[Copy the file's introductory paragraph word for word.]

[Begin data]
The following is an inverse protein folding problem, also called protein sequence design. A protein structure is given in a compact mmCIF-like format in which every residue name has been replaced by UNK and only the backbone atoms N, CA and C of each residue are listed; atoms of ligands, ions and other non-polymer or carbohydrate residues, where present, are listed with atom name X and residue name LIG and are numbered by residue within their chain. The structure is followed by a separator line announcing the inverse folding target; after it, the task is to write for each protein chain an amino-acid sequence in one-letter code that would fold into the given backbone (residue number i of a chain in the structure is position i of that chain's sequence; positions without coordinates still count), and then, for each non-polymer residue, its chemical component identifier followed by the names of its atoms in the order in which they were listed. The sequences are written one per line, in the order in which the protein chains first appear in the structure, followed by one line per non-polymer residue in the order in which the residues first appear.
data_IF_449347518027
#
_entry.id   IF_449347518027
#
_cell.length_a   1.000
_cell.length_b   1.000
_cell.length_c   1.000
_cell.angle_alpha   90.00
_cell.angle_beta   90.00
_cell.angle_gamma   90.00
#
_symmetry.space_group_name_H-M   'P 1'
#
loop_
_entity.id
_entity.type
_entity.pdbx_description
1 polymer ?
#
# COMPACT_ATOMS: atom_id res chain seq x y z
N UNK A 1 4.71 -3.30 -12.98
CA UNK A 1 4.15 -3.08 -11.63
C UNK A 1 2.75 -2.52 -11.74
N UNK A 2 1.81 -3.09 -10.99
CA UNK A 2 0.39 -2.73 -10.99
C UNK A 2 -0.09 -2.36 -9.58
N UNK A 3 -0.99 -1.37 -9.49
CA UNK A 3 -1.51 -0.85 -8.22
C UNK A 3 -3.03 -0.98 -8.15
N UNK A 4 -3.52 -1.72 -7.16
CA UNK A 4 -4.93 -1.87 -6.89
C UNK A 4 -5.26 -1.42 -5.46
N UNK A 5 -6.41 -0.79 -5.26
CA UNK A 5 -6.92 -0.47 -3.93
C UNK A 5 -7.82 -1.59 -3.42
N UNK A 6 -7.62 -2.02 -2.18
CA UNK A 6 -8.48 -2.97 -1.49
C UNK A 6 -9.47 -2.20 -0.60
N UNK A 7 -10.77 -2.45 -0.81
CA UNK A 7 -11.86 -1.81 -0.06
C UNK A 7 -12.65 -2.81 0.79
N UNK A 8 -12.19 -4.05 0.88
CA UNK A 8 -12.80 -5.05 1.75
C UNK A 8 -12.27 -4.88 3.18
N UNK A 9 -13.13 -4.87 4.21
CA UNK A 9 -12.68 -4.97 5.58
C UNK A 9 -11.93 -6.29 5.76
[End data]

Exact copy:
The following is an inverse protein folding problem, also called protein sequence design. A protein structure is given in a compact mmCIF-like format in which every residue name has been replaced by UNK and only the backbone atoms N, CA and C of each residue are listed; atoms of ligands, ions and other non-polymer or carbohydrate residues, where present, are listed with atom name X and residue name LIG and are numbered by residue within their chain. The structure is followed by a separator line announcing the inverse folding target; after it, the task is to write for each protein chain an amino-acid sequence in one-letter code that would fold into the given backbone (residue number i of a chain in the structure is position i of that chain's sequence; positions without coordinates still count), and then, for each non-polymer residue, its chemical component identifier followed by the names of its atoms in the order in which they were listed. The sequences are written one per line, in the order in which the protein chains first appear in the structure, followed by one line per non-polymer residue in the order in which the residues first appear.